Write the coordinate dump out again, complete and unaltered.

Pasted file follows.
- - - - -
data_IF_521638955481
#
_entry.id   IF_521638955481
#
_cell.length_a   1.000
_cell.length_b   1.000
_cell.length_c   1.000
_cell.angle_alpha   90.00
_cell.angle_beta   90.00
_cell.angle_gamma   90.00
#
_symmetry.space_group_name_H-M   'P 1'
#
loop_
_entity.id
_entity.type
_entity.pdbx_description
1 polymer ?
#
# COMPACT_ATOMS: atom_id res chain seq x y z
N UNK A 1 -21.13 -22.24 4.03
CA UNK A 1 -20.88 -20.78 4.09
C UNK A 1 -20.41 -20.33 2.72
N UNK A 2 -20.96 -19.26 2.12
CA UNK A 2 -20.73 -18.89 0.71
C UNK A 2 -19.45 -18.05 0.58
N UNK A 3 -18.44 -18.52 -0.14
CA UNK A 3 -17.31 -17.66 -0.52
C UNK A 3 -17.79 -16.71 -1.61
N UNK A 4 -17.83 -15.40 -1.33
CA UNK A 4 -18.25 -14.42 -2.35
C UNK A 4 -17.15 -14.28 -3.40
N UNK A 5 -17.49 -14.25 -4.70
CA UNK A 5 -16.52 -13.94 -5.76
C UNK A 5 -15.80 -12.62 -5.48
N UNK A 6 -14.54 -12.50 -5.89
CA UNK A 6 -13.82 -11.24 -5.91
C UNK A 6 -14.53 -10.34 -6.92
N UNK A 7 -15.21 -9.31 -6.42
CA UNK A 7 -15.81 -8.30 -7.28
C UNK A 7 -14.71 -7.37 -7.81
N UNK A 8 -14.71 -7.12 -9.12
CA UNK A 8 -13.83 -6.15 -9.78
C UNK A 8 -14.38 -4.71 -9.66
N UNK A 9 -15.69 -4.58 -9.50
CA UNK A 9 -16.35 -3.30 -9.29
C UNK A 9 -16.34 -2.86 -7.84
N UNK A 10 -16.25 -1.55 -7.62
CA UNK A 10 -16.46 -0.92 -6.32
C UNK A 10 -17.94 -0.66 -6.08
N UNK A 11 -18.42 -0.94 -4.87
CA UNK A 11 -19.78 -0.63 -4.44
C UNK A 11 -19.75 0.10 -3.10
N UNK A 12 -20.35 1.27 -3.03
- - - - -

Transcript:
data_IF_521638955481
#
_entry.id   IF_521638955481
#
_cell.length_a   1.000
_cell.length_b   1.000
_cell.length_c   1.000
_cell.angle_alpha   90.00
_cell.angle_beta   90.00
_cell.angle_gamma   90.00
#
_symmetry.space_group_name_H-M   'P 1'
#
loop_
_entity.id
_entity.type
_entity.pdbx_description
1 polymer ?
#
# COMPACT_ATOMS: atom_id res chain seq x y z
N UNK A 1 -21.13 -22.24 4.03
CA UNK A 1 -20.88 -20.78 4.09
C UNK A 1 -20.41 -20.33 2.72
N UNK A 2 -20.96 -19.26 2.12
CA UNK A 2 -20.73 -18.89 0.71
C UNK A 2 -19.45 -18.05 0.58
N UNK A 3 -18.44 -18.52 -0.14
CA UNK A 3 -17.31 -17.66 -0.52
C UNK A 3 -17.79 -16.71 -1.61
N UNK A 4 -17.83 -15.40 -1.33
CA UNK A 4 -18.25 -14.42 -2.35
C UNK A 4 -17.15 -14.28 -3.40
N UNK A 5 -17.49 -14.25 -4.70
CA UNK A 5 -16.52 -13.94 -5.76
C UNK A 5 -15.80 -12.62 -5.48
N UNK A 6 -14.54 -12.50 -5.89
CA UNK A 6 -13.82 -11.24 -5.91
C UNK A 6 -14.53 -10.34 -6.92
N UNK A 7 -15.21 -9.31 -6.42
CA UNK A 7 -15.81 -8.30 -7.28
C UNK A 7 -14.71 -7.37 -7.81
N UNK A 8 -14.71 -7.12 -9.12
CA UNK A 8 -13.83 -6.15 -9.78
C UNK A 8 -14.38 -4.71 -9.66
N UNK A 9 -15.69 -4.58 -9.50
CA UNK A 9 -16.35 -3.30 -9.29
C UNK A 9 -16.34 -2.86 -7.84
N UNK A 10 -16.25 -1.55 -7.62
CA UNK A 10 -16.46 -0.92 -6.32
C UNK A 10 -17.94 -0.66 -6.08
N UNK A 11 -18.42 -0.94 -4.87
CA UNK A 11 -19.78 -0.63 -4.44
C UNK A 11 -19.75 0.10 -3.10
N UNK A 12 -20.35 1.27 -3.03